This book is a sequel to the book, Hero of Rome, which you should read prior to this one. It continues with the experiences of Valerius, the Hero of Rome.
In this book, Valerius is in Rome and summoned by Nero and told that he has a task - which will impact his future (life or death). His task is to find the leader of a "rebellious sect" known as Christians. Their leader is called "Petrus" or to many of us, St. Peter.
The remainder of the book is spent on Valerius' attempts to find St. Peter, his run ins with the Pratorian Guard and their evil and corrupt and dangerous leaders and his travels to Seneca's villa, the Danube and finally to the villa of Neros wife's family outside of Naples. It is at this final location that the climatic struggle occurs between Valerius and his men and the leaders of the Pratorian Guard and 20 of their men.
Nero is depicted properly as the personification of evil. He is sickly gross, maniacal, sadistic, etc. There is no reprehensible action that is beyond his capability. At one point, he makes sexual overtures to Valerius while in drag. At another point, he revels in the Christians being eaten by lions. And then, he sickly enjoys the burning of Christians who are tied to stakes and covered with pitch. Around him, as expected are further reprehensible individuals including his leader of Pratorian Guard plus his second in command.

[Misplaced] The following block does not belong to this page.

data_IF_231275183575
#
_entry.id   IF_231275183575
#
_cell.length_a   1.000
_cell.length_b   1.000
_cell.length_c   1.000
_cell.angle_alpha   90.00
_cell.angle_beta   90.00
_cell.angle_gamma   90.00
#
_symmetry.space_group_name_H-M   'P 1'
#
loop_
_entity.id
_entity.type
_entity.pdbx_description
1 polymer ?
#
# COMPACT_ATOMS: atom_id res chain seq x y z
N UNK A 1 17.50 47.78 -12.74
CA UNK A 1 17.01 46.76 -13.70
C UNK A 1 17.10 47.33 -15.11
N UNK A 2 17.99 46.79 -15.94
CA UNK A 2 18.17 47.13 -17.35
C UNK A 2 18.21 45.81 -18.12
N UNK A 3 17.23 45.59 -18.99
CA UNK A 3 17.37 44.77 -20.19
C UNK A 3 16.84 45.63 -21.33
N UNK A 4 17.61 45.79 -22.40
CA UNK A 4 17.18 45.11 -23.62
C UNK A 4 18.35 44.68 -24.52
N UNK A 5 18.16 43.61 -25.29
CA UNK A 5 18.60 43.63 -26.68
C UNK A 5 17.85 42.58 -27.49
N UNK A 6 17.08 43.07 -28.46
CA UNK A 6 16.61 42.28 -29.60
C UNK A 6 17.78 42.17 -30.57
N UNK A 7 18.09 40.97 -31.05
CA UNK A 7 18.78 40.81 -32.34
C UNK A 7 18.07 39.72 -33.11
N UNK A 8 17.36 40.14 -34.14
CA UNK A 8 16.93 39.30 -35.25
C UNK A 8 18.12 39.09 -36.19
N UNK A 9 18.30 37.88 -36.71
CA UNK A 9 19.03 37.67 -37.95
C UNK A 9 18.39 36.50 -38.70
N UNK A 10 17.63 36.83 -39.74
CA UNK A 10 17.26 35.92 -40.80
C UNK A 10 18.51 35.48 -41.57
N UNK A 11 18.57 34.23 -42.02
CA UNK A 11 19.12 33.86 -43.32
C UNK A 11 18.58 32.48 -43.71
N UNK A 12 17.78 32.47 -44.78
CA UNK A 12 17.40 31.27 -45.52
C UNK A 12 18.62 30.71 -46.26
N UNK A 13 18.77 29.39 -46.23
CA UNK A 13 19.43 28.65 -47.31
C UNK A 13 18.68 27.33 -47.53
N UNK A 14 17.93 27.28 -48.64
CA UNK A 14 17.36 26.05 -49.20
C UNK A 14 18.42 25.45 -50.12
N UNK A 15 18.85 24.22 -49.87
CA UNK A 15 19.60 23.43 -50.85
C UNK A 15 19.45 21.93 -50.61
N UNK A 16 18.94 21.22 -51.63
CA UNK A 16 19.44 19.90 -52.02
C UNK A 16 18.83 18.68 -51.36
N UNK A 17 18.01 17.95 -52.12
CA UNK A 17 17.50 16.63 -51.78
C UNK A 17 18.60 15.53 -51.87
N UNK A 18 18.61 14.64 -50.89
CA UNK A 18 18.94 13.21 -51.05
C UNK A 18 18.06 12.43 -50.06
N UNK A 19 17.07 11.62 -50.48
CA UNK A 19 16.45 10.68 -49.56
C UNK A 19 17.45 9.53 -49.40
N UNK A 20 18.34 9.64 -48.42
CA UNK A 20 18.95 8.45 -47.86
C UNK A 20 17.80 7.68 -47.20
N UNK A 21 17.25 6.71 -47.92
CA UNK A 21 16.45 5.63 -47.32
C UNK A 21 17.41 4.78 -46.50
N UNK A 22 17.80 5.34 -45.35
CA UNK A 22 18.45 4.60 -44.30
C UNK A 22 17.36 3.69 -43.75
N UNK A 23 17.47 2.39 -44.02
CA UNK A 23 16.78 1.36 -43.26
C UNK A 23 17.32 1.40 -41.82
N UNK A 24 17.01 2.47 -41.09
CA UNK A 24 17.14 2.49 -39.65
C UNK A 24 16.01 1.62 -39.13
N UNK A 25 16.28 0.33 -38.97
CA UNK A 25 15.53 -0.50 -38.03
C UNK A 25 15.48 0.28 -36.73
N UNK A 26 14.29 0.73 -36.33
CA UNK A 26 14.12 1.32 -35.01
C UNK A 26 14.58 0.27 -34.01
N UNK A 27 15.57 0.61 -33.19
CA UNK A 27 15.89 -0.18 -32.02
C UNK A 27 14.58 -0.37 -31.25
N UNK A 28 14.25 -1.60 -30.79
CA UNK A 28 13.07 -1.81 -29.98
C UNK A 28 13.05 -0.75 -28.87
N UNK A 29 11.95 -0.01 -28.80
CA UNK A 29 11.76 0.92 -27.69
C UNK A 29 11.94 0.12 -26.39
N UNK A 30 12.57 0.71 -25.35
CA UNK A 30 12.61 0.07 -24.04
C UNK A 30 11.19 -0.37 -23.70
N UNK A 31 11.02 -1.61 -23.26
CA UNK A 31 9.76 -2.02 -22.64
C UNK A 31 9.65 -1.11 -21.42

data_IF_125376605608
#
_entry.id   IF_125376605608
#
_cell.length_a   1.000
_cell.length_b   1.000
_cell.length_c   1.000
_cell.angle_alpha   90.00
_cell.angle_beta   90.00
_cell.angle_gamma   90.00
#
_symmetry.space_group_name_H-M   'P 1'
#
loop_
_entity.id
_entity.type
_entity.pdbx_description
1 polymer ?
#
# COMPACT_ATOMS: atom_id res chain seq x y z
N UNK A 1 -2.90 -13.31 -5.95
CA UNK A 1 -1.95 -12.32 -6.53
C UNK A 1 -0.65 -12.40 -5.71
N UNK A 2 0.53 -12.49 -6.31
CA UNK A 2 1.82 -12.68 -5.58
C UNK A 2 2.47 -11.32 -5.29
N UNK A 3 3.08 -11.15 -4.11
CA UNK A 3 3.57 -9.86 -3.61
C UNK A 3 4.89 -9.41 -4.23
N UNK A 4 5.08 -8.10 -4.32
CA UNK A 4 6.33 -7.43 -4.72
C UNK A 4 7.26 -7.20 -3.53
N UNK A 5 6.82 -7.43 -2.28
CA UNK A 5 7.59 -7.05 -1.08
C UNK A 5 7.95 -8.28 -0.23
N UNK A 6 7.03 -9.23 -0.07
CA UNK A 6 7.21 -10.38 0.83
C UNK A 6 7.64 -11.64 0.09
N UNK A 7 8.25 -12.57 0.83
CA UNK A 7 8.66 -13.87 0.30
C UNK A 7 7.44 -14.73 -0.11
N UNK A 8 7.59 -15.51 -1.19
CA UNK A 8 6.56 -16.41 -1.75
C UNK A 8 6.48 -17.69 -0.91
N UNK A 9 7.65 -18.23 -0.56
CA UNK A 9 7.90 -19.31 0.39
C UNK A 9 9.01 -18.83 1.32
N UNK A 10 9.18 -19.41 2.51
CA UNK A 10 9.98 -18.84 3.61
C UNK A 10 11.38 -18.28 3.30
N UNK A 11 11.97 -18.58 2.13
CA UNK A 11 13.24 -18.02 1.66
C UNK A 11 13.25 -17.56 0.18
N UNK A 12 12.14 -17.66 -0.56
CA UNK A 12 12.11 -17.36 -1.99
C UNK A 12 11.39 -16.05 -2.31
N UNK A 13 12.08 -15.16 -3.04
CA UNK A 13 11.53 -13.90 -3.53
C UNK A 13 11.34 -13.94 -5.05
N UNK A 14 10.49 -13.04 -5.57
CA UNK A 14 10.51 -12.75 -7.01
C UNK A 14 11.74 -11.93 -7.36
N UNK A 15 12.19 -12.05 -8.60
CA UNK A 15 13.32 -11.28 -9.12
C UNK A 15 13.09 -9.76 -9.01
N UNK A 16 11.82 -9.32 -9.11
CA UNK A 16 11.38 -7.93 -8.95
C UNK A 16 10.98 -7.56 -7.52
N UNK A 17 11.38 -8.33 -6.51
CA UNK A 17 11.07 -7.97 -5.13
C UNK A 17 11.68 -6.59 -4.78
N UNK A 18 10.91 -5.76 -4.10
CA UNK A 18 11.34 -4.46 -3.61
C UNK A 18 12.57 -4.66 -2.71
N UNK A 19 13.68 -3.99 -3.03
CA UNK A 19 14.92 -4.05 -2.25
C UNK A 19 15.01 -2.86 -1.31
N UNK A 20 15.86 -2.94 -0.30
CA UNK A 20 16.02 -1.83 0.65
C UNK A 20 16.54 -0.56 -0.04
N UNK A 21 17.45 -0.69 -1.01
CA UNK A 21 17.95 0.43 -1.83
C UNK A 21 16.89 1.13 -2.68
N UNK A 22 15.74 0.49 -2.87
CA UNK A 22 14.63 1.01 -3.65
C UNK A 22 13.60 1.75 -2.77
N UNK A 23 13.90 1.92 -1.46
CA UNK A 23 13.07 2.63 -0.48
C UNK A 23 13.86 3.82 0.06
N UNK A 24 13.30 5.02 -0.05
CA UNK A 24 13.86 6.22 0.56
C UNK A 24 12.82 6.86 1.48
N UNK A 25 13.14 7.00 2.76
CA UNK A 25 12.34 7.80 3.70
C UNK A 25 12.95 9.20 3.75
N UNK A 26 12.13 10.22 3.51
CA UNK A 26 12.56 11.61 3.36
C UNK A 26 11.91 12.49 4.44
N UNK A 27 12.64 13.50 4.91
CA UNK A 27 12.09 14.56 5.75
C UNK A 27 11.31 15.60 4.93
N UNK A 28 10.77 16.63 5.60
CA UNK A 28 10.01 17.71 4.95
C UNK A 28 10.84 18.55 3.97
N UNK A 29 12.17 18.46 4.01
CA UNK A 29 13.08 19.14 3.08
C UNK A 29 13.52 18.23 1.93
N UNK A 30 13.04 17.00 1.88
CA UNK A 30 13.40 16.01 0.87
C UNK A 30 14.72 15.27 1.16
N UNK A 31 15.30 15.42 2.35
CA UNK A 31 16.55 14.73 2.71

On the other side, St. Peter is depicted as a strong but saintly individual who is very hard to find. However, at the end, he agrees to come back with Valerius and be turned in because Nero has threatened to kill 20,000 Jews in Rome if St. Peter doesn't give himself up.
There are some criticisms of this book that I have and the reason that I can't given it the highest marks. First, the book depicts St. Paul as a conniving individual who is in cahouts with Seneca - highly unbelievable, at least for me. Second, the traditional story was that Nero only pursued persecuting the Christians after the burning of Rome. This story all occurs prior to that. Third, the book depicts that there were many top Romans who became Christians at this time, including Nero's wife - this last item was hard for me to believe but it makes for a good ending of the story.
However, in spite of these criticisms, I do recommend this book for anyone interested in Roman history written in a lively, action oriented manner. If you are interested in this historical context, the book draws you in and keeps you interested.
- Paperback: 480 pages
- Publisher: Transworld Publishers Ltd (5 July 2012)
- Language: English
- ISBN-10: 0552161349
- ISBN-13: 978-0552161343
- Product Dimensions: 12.7 x 3 x 19.7 cm
- Boxed-product Weight: 340 g
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- Amazon Bestsellers Rank: 225,769 in Books (See Top 100 in Books)